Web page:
So the people of Nineveh believed God, and proclaimed a fast, and put on sackcloth, from the greatest of them even to the least of them. For word came to the king of Nineveh, and he arose from his throne, and he laid his robe from him, and covered him with sackcloth, and sat in ashes. And he caused it to be proclaimed and published through Nineveh by the decree of the king and his nobles, saying, "Let neither man nor beast, herd nor flock, taste any thing: let them not feed, nor drink water: But let man and beast be covered with sackcloth, and cry mightily to God: yes, let them turn every one from his evil way, and from the violence that is in their hands. Who can tell if God will turn and repent, and turn away from his fierce anger, that we perish not?" And God saw their works, that they turned from their evil way; and God repented of the evil, that he had said that he would do to them; and he did it not.
Jonah 4: 5-10
Now on the twenty-fourth day of this month the sons of Israel assembled with fasting, in sackcloth and with dirt upon them. The descendants of Israel ... stood and confessed their sins and the iniquities of their fathers.
Nehemiah 9: 1-2
For these reasons I've long advocated that we constantly commemorate the ongoing war on babies in visible, tangible ways: public mourning and acts of contrition. We should wear black clothing, fly our flags at half mast, fast, pray, weep and wail. We should set places at our dinner tables for the children who are missing, devoutly observe days of silence and yes, commemorate the tragic dates when their government sanctioned extermination began. I go further still: our lives as a whole should be categorized by the solemnity befitting a people at war. Indeed, so long as the worldwide genocide continues, perhaps we should even refrain from much of the innocent fun we currently enjoy. Perhaps the people of God in this age should be marked by our unwillingness to simply enjoy temporal life alongside the rest of society in their games and celebrations.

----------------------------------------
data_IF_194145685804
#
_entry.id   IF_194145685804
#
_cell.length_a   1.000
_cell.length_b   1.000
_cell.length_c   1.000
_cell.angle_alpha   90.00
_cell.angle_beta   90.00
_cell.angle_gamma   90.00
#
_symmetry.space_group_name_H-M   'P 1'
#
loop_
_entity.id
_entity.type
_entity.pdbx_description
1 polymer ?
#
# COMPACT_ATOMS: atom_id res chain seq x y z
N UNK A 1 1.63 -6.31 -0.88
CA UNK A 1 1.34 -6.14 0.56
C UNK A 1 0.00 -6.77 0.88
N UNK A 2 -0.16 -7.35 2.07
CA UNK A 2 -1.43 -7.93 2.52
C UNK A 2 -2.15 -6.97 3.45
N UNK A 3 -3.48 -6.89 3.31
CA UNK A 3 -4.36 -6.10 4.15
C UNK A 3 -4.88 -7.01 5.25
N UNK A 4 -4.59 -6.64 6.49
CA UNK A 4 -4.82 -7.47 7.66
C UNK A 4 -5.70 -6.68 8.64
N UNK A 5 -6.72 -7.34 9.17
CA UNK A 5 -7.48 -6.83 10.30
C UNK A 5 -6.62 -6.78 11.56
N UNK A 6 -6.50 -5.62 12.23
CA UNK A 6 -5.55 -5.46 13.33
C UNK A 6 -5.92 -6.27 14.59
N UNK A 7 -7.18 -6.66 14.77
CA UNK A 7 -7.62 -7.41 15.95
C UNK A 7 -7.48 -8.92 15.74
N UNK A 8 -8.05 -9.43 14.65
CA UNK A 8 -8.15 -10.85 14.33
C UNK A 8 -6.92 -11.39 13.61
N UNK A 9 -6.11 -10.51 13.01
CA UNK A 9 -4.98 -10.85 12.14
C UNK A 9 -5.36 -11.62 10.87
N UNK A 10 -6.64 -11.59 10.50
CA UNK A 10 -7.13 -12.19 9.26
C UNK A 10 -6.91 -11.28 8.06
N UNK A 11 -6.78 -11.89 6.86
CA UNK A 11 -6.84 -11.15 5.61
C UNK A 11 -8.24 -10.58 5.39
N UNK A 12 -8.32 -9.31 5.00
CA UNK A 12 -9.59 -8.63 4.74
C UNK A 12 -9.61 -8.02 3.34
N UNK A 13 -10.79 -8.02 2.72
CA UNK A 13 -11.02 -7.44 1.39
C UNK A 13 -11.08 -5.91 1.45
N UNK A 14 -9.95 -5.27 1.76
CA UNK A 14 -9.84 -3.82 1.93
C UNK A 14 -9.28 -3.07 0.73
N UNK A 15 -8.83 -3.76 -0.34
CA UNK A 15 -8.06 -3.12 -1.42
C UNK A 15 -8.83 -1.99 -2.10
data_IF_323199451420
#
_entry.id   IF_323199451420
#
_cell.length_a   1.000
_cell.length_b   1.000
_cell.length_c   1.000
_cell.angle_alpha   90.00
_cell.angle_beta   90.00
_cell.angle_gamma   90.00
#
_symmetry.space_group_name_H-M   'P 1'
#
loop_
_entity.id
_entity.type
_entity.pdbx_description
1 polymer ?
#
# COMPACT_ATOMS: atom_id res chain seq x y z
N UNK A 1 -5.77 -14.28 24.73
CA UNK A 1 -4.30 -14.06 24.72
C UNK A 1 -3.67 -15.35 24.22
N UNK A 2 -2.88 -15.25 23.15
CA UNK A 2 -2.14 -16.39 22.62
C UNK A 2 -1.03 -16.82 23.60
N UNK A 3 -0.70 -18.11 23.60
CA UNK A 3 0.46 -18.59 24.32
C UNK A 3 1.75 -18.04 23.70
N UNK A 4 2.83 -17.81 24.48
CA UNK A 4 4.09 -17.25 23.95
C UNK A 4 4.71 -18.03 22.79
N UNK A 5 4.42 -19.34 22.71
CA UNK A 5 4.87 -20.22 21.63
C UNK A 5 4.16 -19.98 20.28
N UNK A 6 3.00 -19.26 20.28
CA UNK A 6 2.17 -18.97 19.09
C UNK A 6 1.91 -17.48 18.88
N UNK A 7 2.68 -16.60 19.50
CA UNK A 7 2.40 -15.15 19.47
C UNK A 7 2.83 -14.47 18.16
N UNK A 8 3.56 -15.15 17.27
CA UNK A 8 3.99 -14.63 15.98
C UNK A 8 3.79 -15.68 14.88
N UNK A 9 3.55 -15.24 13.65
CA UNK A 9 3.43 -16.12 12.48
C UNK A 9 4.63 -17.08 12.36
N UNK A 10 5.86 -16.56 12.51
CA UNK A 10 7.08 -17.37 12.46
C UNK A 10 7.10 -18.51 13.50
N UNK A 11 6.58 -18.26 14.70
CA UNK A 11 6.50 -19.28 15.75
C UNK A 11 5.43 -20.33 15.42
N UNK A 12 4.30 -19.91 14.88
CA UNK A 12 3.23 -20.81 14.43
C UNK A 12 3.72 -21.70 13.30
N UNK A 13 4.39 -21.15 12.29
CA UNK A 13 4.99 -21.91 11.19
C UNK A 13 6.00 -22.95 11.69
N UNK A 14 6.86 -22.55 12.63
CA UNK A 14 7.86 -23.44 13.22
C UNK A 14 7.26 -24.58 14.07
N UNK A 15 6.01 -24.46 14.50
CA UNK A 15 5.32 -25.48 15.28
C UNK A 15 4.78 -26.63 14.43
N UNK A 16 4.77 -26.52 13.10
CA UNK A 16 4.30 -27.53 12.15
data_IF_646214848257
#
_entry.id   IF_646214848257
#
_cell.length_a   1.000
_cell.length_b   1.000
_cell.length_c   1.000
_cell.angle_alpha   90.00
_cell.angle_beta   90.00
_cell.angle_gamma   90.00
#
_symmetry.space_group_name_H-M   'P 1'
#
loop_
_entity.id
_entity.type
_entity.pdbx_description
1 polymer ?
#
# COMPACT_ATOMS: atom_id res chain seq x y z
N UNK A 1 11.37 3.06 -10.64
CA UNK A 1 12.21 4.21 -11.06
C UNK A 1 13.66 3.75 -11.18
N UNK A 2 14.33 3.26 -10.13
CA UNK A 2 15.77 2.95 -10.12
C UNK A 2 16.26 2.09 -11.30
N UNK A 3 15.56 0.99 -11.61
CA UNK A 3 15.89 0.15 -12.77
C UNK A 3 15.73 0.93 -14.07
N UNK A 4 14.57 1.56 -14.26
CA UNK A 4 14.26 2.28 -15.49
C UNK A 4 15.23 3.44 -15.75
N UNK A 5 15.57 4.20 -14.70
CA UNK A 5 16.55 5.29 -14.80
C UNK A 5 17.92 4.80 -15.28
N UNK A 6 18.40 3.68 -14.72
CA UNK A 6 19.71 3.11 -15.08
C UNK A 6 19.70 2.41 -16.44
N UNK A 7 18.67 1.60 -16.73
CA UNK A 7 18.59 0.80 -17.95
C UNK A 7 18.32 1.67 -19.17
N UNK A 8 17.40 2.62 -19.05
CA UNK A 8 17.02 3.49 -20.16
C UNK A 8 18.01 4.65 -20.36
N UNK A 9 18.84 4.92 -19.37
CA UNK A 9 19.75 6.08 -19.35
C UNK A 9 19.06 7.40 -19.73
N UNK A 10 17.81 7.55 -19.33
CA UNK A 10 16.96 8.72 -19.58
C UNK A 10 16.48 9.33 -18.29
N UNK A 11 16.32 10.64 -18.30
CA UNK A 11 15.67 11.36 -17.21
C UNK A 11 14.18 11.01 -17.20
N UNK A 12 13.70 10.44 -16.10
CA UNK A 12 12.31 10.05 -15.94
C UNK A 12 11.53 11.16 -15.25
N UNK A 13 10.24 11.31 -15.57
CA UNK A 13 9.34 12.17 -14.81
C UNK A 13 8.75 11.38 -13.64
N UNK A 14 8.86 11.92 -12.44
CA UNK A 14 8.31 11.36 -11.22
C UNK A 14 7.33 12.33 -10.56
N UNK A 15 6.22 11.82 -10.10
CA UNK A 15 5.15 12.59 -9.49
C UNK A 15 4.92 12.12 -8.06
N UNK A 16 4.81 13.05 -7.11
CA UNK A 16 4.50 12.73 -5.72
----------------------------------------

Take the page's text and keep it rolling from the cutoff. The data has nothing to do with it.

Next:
If such suggestions seem extreme to you, please remember that you live in extreme times. Never before the 20th Century has the entire world waged war against its own defenseless children. As the wickedness surrounding us is radical, so should be our response. As the inspired writer of Ecclesiastes tells us "There is an appointed time for everything. And there is a time for every event under heaven ... time to weep and a time to laugh; a time to mourn and a time to dance." (Ecclesiastes 3: 1,4). I think the time for weeping has come, and it may last a long, long while.
Perhaps the people of God in this age should be marked by our unwillingness to simply enjoy temporal life alongside the rest of society in their games and celebrations
I tried to honor the victims of abortion this week through fasting and prayer. It was really all I could think of. Aside from some articles online, abortion's centennial anniversary seems completely overlooked by the world. Worse still, I fasted alone, for while my family is pro-life, they do not share my burning passion for change. This is yet another testament to the antagonistic relationship we all seem to have towards abortion's inconvenient victims.
There is no way to overstate the tragedy of this modern, and still ongoing, holocaust. Its body count is impossible to accurately determine, but even the lowest estimates are far over 2 billion. Unlike the communism that birthed it, abortion shows no sign of having run its historical course.
One day, however, it will end. To bring that day about, let us make time to fight, and let us finally make time to weep.
* True, some radical feminists are invested in honoring the Roe vs Wade decision as a triumph of women's rights. But they are a minority. That's why the average person on the street can't tell you what's special about January 22nd. Even in our debauched age, even pro-aborts would rather just tolerate abortion that celebrate it. Their consciences speak truth even if their minds reject it.
** Figuratively, that is. Usually, the bodies of aborted children are ingloriously disposed as medical waste.